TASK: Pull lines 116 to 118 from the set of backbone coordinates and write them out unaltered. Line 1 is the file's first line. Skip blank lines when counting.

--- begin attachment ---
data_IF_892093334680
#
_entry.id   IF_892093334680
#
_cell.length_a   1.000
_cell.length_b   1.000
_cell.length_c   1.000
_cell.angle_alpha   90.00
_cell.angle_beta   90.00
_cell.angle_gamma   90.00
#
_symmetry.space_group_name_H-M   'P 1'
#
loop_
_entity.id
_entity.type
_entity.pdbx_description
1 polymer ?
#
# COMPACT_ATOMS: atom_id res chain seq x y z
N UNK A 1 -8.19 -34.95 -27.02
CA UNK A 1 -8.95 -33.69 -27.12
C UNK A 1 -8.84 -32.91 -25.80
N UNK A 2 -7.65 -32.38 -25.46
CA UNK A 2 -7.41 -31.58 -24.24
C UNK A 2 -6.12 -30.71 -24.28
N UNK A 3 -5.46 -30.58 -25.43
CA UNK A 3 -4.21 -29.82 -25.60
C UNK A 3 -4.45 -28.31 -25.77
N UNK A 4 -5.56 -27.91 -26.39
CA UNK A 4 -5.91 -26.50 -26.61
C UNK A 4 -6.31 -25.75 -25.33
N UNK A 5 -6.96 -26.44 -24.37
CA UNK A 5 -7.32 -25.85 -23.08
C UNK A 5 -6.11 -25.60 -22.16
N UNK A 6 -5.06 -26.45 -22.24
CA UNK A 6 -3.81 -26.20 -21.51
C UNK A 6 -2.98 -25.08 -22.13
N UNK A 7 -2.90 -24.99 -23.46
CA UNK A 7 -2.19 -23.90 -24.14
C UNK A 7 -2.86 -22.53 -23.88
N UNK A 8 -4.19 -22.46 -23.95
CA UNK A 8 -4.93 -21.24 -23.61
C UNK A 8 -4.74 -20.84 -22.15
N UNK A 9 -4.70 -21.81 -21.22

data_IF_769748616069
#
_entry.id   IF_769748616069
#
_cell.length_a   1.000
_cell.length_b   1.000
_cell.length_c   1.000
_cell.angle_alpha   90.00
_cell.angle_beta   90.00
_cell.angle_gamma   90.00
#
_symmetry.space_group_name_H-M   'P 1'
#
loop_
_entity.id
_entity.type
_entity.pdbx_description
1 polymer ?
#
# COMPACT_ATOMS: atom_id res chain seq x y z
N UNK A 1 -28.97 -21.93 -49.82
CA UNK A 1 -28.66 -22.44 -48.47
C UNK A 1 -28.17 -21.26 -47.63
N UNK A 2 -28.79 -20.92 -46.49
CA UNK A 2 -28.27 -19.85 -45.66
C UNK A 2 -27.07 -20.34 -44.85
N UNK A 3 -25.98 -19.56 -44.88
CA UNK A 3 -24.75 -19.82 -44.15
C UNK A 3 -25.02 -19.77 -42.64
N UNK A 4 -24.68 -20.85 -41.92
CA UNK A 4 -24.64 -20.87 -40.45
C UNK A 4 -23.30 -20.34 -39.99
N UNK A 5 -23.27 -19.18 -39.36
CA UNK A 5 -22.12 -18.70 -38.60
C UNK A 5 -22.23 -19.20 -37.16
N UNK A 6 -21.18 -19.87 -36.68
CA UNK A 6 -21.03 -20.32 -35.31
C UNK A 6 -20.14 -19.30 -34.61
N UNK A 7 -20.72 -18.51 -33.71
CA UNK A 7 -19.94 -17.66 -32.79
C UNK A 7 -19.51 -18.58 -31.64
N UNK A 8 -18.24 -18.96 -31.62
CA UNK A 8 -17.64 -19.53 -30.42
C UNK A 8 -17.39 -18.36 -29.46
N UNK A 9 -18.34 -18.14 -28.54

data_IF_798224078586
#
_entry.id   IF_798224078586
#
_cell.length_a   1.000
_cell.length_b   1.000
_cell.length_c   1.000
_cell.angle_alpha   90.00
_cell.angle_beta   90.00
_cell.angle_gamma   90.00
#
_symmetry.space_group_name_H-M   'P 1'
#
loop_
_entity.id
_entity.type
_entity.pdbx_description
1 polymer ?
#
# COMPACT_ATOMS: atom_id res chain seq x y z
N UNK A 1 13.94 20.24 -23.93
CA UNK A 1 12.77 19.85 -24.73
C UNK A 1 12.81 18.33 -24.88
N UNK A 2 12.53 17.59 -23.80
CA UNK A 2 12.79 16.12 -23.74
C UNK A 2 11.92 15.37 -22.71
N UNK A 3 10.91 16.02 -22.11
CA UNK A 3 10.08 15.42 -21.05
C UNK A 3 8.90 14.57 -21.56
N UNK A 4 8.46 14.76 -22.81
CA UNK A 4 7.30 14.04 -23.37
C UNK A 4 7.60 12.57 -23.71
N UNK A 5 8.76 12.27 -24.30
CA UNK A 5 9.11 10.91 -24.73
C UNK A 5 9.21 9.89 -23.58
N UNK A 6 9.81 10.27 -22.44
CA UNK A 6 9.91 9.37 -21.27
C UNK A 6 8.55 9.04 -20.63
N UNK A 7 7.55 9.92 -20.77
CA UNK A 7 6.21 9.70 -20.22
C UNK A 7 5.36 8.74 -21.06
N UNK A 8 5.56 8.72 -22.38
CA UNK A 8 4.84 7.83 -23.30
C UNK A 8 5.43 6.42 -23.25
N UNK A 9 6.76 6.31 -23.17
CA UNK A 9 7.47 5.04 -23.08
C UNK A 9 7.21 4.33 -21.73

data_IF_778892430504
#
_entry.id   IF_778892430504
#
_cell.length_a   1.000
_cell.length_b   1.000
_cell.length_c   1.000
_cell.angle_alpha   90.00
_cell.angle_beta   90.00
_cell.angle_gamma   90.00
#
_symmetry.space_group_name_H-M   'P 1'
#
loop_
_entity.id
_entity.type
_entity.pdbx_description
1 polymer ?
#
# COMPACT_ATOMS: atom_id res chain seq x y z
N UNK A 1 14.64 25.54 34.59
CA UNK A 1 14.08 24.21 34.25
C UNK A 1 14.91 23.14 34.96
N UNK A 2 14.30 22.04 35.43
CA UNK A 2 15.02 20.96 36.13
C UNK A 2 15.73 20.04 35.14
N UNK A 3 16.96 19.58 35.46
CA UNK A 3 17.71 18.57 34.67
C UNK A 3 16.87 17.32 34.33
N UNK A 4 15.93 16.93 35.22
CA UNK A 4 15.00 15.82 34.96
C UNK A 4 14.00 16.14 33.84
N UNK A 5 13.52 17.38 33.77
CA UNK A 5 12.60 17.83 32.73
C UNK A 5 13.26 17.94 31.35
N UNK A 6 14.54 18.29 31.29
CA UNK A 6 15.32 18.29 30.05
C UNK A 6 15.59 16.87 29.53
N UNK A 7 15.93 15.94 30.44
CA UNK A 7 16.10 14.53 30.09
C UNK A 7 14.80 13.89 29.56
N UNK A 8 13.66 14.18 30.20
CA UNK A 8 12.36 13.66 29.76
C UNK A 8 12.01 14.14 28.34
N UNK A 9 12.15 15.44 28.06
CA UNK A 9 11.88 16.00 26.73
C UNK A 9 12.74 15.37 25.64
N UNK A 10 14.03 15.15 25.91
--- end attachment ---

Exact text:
C UNK A 2 11.92 15.37 -22.71
N UNK A 3 10.91 16.02 -22.11
CA UNK A 3 10.08 15.42 -21.05